After decades of war, Afghanistan remains one of the world’s poorest countries.[200] Foreign investment and aid decreased significantly in 2014 after the withdrawal of most foreign troops and an increase in insecurity, triggering an economic downturn with gross domestic product plummeting from an average of 9.8 percent growth between 2003 and 2012, to 0.8 in 2015.[201] Most of the population lives in poverty, struggling to obtain work, housing, clean water, electricity and medical care.[202] As of January 2017, the UN estimated that a third of the country’s estimated population of 27 million people required humanitarian assistance.[203]

Almost ten percent of children die before their fifth birthday and only half of all children in Afghanistan are enrolled in schools.[204] An aid agency assessment in November 2016 found that significant numbers of Afghans returning from Pakistan were sending their children to work and considering marrying off daughters who are children to help families survive.[205]

In December 2016, UNHCR warned that the massive number of returns from Pakistan was heavily affecting “local markets, housing options, pressure on land availability, and access to livelihoods,” that “the [resulting] pressure on the [Afghan] government and international humanitarian and development actors was enormous,” and that the situation could “develop into a major humanitarian crisis if not sufficiently addressed.”[206]

Returning Refugees Becoming Internally Displaced Persons

In addition to many returnees having to cope with poverty and destitution, a significant proportion of Afghans returning from Pakistan risk joining Afghanistan’s mushrooming population of internally displaced persons (IDPs), not least because humanitarian agencies have found that Afghans returning involuntarily to their country are less likely to reintegrate in their communities.[207]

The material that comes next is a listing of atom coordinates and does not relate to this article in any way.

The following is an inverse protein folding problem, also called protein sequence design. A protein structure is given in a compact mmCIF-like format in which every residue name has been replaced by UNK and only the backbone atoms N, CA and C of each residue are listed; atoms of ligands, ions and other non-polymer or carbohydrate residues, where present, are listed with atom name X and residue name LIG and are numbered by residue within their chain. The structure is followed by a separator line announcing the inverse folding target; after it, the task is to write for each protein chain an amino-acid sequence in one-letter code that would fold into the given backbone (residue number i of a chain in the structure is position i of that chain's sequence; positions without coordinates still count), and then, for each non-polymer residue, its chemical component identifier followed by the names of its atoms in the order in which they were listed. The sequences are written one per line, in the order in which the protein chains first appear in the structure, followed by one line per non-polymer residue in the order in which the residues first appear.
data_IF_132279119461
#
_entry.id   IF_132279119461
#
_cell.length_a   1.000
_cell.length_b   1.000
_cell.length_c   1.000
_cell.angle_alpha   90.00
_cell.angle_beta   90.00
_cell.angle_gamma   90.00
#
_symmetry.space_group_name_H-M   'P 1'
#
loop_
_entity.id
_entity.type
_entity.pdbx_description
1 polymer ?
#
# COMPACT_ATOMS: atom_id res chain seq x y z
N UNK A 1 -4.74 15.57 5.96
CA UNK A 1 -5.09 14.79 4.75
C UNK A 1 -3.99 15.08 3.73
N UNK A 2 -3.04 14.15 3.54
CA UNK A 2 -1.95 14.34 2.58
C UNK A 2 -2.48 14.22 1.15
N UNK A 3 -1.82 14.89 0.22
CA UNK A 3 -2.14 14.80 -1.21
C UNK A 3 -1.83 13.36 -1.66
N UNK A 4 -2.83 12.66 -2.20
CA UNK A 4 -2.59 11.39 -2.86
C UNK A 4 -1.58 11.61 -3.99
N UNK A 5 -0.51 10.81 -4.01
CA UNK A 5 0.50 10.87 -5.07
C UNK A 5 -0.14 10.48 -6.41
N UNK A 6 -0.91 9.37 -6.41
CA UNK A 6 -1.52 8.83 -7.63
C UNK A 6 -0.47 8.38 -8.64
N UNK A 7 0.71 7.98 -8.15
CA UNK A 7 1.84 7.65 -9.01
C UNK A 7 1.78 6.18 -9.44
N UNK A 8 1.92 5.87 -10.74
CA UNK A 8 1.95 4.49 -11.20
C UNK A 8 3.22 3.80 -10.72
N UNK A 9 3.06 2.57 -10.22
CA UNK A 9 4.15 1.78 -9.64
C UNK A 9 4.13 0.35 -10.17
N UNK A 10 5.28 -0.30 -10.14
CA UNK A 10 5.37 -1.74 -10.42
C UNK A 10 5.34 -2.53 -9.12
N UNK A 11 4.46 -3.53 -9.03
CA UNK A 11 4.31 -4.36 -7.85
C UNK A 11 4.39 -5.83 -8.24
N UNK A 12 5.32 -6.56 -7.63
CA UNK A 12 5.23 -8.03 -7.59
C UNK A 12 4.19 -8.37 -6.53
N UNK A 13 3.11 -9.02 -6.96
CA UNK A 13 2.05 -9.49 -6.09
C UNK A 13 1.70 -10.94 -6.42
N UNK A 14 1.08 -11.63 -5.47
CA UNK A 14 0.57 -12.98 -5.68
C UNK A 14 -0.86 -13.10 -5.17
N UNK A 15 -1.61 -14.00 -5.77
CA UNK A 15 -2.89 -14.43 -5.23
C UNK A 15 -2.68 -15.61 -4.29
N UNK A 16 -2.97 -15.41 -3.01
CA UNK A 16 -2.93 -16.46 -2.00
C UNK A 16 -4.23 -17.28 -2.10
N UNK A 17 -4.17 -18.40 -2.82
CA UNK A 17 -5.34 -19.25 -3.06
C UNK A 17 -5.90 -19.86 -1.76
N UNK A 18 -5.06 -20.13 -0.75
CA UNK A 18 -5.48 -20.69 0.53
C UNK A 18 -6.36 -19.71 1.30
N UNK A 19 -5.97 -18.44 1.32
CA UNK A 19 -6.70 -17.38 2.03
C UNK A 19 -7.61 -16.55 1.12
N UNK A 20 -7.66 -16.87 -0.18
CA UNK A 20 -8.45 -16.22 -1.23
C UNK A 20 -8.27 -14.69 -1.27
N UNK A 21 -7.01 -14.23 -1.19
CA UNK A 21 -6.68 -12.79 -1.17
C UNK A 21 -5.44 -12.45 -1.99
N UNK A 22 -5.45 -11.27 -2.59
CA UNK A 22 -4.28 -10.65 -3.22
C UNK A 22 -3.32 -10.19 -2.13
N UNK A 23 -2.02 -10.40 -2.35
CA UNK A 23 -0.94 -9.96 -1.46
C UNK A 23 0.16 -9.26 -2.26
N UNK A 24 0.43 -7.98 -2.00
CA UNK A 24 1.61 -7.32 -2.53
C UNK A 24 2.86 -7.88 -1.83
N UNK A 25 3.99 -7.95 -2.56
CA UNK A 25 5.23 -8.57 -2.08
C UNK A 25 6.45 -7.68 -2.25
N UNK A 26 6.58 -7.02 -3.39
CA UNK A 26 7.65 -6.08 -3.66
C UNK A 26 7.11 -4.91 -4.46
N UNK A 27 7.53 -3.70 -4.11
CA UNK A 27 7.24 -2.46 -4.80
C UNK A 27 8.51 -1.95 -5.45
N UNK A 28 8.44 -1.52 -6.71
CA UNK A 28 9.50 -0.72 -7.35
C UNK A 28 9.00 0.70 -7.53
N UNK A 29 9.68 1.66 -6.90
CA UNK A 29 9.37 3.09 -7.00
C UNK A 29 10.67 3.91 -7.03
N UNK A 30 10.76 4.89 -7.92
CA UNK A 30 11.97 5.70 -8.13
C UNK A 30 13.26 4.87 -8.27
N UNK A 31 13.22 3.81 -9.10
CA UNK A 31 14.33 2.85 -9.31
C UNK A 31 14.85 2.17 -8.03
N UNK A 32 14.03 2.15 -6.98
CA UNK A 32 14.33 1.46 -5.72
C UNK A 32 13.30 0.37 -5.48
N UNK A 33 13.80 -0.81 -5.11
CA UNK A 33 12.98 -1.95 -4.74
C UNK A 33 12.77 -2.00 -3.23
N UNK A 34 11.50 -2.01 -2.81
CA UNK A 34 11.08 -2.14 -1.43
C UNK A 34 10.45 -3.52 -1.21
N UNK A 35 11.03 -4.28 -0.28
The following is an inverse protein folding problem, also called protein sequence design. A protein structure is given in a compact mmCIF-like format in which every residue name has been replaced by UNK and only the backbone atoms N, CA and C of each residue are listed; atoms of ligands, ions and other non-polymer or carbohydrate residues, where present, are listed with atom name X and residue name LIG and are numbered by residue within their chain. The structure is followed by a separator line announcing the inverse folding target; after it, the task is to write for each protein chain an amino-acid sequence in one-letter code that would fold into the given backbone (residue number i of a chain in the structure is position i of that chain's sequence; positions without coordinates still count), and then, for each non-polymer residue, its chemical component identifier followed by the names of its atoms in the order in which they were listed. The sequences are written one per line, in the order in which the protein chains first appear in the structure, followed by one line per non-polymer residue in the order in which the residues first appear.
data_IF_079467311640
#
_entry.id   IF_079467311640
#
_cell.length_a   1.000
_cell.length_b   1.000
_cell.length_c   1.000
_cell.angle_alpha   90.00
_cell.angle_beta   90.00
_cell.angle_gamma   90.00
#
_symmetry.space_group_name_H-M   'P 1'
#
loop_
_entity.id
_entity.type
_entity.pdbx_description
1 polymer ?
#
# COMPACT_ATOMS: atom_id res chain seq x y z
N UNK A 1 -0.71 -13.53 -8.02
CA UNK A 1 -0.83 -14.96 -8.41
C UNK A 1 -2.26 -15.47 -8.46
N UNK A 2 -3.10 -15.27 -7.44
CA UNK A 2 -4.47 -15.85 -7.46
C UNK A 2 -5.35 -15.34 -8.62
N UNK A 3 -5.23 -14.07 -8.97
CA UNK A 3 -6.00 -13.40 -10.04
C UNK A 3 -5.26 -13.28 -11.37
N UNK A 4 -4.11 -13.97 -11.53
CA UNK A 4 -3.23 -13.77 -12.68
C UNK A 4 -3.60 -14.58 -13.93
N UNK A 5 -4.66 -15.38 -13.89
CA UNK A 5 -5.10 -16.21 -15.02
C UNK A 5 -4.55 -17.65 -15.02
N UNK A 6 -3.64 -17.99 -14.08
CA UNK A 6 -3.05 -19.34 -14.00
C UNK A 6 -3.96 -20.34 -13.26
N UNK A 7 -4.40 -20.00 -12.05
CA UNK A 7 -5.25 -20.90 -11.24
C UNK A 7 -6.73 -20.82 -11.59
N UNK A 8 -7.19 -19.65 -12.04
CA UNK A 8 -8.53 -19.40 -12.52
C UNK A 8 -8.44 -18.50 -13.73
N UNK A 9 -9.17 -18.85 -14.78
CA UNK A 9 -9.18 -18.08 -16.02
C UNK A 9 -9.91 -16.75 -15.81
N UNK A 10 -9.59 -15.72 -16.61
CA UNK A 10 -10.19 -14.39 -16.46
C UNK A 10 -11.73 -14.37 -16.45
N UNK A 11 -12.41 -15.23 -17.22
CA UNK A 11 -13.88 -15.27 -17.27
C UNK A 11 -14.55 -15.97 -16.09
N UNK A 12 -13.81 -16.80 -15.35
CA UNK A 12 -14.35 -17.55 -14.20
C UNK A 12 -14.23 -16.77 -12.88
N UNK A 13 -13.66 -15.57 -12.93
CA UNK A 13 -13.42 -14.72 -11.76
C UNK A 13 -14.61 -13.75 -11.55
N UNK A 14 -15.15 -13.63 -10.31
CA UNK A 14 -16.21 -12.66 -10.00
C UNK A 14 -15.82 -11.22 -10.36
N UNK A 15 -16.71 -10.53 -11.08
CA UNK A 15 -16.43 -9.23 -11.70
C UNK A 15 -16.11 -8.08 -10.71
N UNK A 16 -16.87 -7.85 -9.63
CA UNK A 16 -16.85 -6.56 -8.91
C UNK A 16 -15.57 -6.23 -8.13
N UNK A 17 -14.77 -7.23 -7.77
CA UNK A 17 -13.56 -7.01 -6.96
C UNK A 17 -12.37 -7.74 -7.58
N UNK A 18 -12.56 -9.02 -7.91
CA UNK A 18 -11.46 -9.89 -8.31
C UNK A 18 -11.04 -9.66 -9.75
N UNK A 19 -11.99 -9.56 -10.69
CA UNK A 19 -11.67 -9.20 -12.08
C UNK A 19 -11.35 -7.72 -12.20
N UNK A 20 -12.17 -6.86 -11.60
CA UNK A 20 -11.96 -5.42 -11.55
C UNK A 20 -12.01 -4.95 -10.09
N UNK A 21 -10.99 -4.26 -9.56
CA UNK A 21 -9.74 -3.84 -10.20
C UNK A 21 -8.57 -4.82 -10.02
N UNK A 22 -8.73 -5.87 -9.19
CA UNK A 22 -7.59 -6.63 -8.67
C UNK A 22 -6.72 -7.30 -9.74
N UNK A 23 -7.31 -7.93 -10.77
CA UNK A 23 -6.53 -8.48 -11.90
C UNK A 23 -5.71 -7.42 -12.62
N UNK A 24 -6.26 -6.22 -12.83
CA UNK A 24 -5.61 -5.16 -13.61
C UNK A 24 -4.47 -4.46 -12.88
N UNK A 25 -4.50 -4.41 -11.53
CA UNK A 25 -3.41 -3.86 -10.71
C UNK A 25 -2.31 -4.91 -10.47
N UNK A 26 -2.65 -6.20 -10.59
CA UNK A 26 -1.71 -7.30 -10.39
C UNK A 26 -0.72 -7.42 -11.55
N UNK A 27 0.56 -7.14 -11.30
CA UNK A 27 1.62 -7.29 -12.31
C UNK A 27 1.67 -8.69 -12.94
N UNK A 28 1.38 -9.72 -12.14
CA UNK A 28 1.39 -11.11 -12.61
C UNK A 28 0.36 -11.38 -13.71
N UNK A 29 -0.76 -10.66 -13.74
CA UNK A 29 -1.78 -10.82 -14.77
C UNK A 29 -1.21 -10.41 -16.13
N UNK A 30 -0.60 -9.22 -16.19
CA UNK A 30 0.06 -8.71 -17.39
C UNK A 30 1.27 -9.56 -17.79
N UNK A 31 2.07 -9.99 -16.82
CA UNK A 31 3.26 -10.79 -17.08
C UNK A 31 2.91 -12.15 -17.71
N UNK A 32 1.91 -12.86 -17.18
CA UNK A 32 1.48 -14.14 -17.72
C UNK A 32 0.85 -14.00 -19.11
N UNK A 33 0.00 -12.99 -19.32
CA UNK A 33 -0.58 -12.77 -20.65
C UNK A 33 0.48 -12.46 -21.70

The number of Afghans driven from their homes by conflict has rapidly increased from about 350,000 in early 2011 to 1.17 million by the end of 2015, with the rate of displacement increasing steadily each year.[208] Some managed to return to their homes but in 2016, an additional 623,345 were displaced, more than in any year since reliable records on internal displacement began in 2012.[209] Every province was affected.[210] The UN has said that “a cumulative estimate of the number of people displaced since 2009 and still unable to return home is anticipated to reach 1.5 million by the end of 2016,” excluding the hundreds of thousands of returnees from Pakistan unable to return home.[211] UNHCR says that displacement statistics are likely to under-represent the actual scale of displacement in Afghanistan.[212] The UN concedes the true number may involve “hundreds of thousands of unassessed and unassisted [IDPs].”[213]